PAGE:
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Last Updated: Jan 31, 2018 URL: http://udluniverse.v1.libguides.com/udl Print Guide RSS Updates

Web Accessibility Print Page

What is Web Accessibility?

Web accessibility means that people with disabilities can use the Web. More specifically, it means that people with disabilities can perceive, understand, navigate, and interact with the Web, as well as contribute to the Web.

Web accessibility encompasses all disabilities that affect access to the Web, including visual, auditory, physical, speech, cognitive, and neurological disabilities. The document "How People with Disabilities Use the Web" describes how different disabilities affect Web use and includes use scenarios.

Millions of people have disabilities that affect their use of the Web. Currently most Web sites and Web software have accessibility barriers that make it difficult or impossible for many people with disabilities to use the Web. As more accessible Web sites and software become available, people with disabilities are able to use and contribute to the Web more effectively.

Web accessibility also benefits people without disabilities. For example, a key principle of Web accessibility is designing Web sites and software that are flexible to meet different user needs, preferences, and situations. This flexibility also benefits people without disabilities in certain situations, such as people using a slow Internet connection, people with "temporary disabilities" such as a broken arm, and people with changing abilities due to aging.


Making Your Website Accessible

Making a Web site accessible can be simple or complex, depending on many factors such as the type of content, the size and complexity of the site, and the development tools and environment.

Many accessibility features are easily implemented if they are planned from the beginning of Web site development or redesign. Fixing inaccessible Web sites can require significant effort, especially sites that were not originally "coded" properly with standard XHTML markup, and sites with certain types of content such as multimedia.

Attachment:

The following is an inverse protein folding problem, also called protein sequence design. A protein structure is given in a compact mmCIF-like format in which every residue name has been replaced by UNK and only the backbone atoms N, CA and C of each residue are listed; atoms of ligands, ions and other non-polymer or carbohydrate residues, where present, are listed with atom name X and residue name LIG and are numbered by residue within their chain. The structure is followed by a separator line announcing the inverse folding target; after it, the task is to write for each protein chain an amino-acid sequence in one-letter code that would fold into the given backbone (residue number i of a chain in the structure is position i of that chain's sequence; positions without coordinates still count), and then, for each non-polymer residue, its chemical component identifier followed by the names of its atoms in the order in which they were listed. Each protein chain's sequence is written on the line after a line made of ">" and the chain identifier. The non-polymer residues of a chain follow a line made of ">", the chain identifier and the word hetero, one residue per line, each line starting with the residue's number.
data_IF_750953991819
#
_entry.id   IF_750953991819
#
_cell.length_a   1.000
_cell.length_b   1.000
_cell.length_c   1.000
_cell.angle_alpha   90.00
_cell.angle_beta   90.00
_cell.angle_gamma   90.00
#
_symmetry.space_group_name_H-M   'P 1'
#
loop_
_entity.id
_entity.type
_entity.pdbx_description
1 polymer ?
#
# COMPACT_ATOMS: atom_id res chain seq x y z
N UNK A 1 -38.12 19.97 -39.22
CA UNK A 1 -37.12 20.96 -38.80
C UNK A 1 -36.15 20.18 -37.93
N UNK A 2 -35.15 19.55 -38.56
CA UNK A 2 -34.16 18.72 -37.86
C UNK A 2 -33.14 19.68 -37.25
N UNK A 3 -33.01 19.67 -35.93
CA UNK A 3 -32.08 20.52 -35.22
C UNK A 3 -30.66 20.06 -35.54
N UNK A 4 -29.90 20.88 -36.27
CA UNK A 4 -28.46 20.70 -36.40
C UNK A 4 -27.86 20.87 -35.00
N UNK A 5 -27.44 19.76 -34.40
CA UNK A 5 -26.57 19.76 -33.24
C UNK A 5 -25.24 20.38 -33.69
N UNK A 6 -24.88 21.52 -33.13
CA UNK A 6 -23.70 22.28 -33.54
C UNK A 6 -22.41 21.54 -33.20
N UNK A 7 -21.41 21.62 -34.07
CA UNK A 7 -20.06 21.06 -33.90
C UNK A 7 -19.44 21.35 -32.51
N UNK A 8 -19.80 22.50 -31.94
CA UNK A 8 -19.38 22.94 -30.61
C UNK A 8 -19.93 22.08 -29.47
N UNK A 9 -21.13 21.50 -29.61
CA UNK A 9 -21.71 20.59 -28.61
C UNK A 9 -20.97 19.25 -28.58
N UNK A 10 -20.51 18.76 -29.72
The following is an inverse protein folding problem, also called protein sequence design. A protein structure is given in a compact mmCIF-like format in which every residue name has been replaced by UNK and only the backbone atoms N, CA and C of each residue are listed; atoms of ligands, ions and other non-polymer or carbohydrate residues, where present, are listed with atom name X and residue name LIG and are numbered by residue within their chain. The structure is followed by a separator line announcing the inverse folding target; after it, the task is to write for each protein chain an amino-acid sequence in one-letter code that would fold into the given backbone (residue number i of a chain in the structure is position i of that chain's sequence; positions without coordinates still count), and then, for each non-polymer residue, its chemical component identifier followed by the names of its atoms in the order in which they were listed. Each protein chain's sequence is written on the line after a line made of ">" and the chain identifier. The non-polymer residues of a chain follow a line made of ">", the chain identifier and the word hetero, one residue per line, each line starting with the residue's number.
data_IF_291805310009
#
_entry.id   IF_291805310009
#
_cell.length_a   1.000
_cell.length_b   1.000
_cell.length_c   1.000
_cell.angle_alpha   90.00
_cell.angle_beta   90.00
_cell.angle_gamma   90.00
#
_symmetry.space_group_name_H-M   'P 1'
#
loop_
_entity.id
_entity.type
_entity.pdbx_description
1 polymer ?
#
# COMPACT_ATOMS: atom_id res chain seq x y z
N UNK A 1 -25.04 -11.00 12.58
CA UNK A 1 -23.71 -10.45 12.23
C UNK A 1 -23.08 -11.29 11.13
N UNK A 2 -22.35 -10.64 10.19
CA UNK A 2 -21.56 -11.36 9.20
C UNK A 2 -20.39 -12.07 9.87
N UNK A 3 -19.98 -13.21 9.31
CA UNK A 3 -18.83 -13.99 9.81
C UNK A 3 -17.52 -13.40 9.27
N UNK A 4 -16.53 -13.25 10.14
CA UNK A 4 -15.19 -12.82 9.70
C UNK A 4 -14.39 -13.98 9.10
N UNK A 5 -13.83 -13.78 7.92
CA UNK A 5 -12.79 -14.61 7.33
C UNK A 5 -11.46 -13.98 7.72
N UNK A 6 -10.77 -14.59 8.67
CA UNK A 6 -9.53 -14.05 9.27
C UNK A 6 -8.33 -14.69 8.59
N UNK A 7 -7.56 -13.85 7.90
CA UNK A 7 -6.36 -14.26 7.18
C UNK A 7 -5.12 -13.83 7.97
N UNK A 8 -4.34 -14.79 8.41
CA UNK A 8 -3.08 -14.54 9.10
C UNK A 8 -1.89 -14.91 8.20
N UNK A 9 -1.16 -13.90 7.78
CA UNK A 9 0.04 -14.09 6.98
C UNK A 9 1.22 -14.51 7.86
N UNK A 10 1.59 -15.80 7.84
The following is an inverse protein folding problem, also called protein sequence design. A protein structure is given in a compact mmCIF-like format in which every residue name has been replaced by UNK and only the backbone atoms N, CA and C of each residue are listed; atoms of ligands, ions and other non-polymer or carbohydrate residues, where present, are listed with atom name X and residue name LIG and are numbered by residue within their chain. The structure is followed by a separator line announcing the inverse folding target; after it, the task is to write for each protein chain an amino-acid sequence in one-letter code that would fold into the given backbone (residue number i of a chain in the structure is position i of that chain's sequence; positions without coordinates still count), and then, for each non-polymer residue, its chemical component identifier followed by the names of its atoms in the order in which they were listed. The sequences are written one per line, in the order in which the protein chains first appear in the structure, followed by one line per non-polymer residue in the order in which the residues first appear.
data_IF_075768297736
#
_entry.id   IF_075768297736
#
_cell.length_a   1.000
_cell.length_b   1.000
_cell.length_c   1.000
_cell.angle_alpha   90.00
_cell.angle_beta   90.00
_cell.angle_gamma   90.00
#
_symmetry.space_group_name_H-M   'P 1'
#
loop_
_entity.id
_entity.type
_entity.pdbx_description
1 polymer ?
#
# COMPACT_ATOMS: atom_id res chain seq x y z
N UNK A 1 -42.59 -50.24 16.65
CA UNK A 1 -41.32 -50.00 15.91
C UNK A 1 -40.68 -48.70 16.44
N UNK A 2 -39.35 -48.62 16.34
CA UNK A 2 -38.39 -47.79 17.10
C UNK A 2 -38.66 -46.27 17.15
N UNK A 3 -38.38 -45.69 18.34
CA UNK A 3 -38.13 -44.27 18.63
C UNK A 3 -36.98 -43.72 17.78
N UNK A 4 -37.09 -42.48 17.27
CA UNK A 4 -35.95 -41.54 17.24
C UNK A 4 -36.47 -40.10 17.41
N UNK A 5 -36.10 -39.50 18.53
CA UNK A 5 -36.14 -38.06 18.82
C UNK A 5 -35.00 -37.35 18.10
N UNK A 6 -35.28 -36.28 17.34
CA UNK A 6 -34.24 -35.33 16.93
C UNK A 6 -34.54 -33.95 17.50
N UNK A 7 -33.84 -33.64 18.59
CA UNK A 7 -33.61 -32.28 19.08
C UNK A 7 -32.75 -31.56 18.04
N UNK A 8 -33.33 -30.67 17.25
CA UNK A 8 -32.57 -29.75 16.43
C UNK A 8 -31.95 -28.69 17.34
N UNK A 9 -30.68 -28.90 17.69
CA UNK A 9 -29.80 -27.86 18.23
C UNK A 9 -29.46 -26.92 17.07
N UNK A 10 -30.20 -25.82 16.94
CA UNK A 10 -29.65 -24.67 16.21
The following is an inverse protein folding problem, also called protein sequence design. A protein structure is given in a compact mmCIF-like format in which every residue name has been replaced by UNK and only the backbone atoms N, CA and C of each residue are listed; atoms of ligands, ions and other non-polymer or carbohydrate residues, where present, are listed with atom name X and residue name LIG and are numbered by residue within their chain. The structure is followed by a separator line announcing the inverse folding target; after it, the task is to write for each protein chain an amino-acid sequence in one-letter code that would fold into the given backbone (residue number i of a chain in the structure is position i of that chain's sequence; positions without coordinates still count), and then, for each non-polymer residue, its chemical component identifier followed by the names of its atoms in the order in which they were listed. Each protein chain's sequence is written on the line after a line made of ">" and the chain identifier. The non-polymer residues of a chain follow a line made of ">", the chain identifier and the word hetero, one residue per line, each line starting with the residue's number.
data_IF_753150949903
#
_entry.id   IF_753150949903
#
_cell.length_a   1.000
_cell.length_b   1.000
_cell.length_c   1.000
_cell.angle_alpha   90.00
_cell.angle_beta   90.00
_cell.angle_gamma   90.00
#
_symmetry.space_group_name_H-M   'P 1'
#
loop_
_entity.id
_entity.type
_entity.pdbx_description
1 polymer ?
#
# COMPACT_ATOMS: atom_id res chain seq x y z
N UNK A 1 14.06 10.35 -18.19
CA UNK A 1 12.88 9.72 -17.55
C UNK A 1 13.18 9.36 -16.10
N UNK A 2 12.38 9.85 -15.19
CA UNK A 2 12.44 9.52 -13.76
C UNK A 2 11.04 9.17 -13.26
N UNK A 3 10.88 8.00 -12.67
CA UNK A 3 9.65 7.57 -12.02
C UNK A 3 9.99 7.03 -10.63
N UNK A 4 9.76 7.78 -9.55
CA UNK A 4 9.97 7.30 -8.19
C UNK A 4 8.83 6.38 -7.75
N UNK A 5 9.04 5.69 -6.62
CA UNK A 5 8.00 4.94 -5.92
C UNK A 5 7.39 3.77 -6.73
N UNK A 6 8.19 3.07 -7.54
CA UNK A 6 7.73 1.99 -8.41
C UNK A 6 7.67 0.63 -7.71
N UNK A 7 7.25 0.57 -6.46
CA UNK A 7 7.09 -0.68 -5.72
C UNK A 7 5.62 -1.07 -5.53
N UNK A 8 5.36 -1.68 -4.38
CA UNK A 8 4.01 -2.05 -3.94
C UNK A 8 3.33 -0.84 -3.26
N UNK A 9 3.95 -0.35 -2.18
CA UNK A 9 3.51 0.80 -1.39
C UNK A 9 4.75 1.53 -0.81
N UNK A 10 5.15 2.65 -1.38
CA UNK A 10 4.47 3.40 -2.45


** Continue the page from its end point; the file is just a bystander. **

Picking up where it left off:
The document "Implementation Plan for Web Accessibility" lists basic steps for addressing accessibility in Web projects. The Web Content Accessibility Guidelines and techniques documents provide detailed information for developers.


Checking for Web Accessibility

When assessing web accessibility there are a number of "checks" that can take place, whether human or automated.  The following is an outline from WebAIM, leading to explanations of human checks, as well as using the Web Accessibility Evaluation Tool (WAVE).

  1. Human Checks
    1. Use a checklist
    2. Disable styles and linearize tables
    3. Check alternative text
    4. Verify color and contrast
    5. Test content scaling
    6. Check keyboard accessibility
    7. Evaluate form accessibility and usability
    8. Test with a screen reader
    9. Valid HTML and CSS
  2. Testing with WAVE
    1. About WAVE
    2. Using WAVE
    3. WAVE Icons
    4. Report Views

Web Accessibility for Designers

The focus of web accessibility is often on web development – the things that happen in HTML, CSS, or JavaScript after a site has been designed visually. Optimal accessibility should start much earlier, as part of the visual design process. WebAIM has created an infographic that highlights a few important principles of accessible design. Select the image to view the full infographic and text version.  You can also view the accessible web design principles in an accessible text version.


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